The Adjacent (Hardcover)
Titan Books (UK), 9781781169438, 377pp.
Publication Date: April 8, 2014
In the near future, Tibor Tarent, a freelance photographer, is recalled from Anatolia to Britain when his wife, an aid worker, is killed--annihilated by a terrifying weapon that reduces its target to a triangular patch of scorched earth.
A century earlier, Tommy Trent, a stage magician, is sent to the Western Front on a secret mission to render British reconnaissance aircraft invisible to the enemy.
Present day. A theoretical physicist develops a new method of diverting matter, a discovery with devastating consequences that will resonate through time.
About the Author
Praise For The Adjacent…
"Science and magic, as in many of Priest’s works, are combined and focused together into a strange amalgamation of cold emotion and fiery passion creating a hurricane of a book." - Geek Girl Project
"A gripping novel." - Project Fandom
"A new Priest book is worth shouting about." - io9
"Featuring the twists, turns, and puzzles we’ve come to expect from Priest." - Barnes & Noble Book Blog
"A chiller...meant to disturb." - Wall Street Journal
"all visions, illusions, mystery" - Wall Street Journal
"Stunning." - Locus Magazine
"Priest knows exactly what he’s doing — and is doing it brilliantly" - Chicago Tribune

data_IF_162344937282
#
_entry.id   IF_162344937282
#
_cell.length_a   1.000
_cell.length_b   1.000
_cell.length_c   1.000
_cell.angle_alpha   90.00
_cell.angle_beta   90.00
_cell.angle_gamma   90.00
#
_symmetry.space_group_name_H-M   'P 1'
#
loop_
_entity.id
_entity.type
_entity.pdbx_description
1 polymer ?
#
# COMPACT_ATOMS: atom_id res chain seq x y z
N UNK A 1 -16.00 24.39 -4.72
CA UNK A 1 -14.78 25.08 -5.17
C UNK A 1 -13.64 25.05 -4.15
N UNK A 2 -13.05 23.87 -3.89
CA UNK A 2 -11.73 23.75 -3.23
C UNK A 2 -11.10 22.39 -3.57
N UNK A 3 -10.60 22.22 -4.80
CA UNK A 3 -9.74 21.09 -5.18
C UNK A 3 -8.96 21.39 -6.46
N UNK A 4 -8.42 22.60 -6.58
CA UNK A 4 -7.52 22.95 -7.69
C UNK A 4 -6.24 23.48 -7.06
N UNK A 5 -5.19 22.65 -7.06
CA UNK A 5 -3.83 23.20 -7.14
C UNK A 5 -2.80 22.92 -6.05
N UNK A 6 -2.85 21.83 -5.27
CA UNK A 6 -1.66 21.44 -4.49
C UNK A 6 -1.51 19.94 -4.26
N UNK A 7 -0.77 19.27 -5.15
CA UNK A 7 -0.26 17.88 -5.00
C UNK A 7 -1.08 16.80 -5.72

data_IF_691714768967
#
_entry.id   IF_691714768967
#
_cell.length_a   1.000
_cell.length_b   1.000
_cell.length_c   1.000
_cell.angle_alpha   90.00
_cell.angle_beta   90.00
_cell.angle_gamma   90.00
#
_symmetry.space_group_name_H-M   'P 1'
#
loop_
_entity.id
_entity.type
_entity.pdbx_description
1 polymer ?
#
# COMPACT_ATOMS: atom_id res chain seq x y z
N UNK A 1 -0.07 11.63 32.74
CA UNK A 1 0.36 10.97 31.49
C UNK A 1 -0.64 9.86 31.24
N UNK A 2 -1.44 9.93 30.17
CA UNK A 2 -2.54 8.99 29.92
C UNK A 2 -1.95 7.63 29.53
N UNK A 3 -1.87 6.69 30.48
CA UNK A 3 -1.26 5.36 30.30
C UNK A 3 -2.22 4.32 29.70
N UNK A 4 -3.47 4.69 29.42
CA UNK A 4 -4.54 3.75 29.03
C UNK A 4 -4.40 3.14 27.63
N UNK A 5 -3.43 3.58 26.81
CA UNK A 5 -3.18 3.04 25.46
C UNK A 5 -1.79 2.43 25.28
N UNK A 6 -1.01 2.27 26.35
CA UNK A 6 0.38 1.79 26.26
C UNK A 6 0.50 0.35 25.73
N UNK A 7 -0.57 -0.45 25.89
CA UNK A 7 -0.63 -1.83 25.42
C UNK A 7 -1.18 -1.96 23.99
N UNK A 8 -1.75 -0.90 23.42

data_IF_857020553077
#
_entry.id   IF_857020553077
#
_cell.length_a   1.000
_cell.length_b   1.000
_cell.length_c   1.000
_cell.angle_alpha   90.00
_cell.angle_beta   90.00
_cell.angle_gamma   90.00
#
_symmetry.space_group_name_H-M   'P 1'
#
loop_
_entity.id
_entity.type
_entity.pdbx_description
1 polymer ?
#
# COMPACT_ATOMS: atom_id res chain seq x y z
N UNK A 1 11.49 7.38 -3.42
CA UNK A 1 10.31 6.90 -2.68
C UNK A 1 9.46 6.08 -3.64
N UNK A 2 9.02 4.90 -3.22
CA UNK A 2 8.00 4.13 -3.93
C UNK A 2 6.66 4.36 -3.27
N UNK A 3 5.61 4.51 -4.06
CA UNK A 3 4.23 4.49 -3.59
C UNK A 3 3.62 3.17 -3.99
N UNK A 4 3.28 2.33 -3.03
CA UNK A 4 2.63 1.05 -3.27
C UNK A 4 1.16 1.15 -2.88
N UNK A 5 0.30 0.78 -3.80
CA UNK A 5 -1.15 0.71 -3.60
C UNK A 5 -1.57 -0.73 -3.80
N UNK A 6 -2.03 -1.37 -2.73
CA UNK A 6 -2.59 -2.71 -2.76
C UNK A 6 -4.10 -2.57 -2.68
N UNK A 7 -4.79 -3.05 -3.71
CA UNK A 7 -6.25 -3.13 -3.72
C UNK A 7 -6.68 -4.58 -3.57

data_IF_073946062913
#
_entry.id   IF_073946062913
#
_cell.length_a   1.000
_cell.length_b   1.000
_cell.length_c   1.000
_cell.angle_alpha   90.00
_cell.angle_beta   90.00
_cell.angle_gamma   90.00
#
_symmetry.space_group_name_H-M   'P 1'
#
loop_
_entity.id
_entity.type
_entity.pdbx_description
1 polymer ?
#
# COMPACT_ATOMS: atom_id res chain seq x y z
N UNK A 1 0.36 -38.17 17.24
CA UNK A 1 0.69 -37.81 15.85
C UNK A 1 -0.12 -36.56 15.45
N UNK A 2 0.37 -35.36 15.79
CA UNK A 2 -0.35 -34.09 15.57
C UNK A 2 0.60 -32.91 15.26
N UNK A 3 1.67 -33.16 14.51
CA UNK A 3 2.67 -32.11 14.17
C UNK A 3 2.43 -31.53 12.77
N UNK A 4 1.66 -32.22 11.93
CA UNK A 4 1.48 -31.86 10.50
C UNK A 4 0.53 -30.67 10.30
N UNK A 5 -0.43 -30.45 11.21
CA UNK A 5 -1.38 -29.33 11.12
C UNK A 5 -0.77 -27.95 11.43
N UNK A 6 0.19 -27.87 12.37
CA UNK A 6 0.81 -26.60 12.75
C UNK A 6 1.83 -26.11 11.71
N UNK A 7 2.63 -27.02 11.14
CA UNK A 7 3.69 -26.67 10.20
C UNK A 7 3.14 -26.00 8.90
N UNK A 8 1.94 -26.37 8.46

"A wonderful piece of fiction, an intricate puzzle that asks the reader to pay
close attention and to read not just the text, but the subtext and its implications" - Booklist
"An absorbing and complex yarn of altered realities and twisted timelines, where nothing is quite as it seems ..." The Guardian
"One of the best novels of the year" SFX Magazine
"The Adjacent is puzzling, brilliant, frustrating, page-turning, disturbing and absorbing." WERTZONE
"A beautifully written novel." SCIFINOW
"Intoxicatingly freewheeling." Metro
"Thoroughly engrossing, and throughout Priest's scene-setting is impeccable. His descriptions of the workings of Bomber Command in the WWII section are worthy of Len Deighton. In the futuristic strand, he ... creates a mood of oppressive menace." Starburst Magazine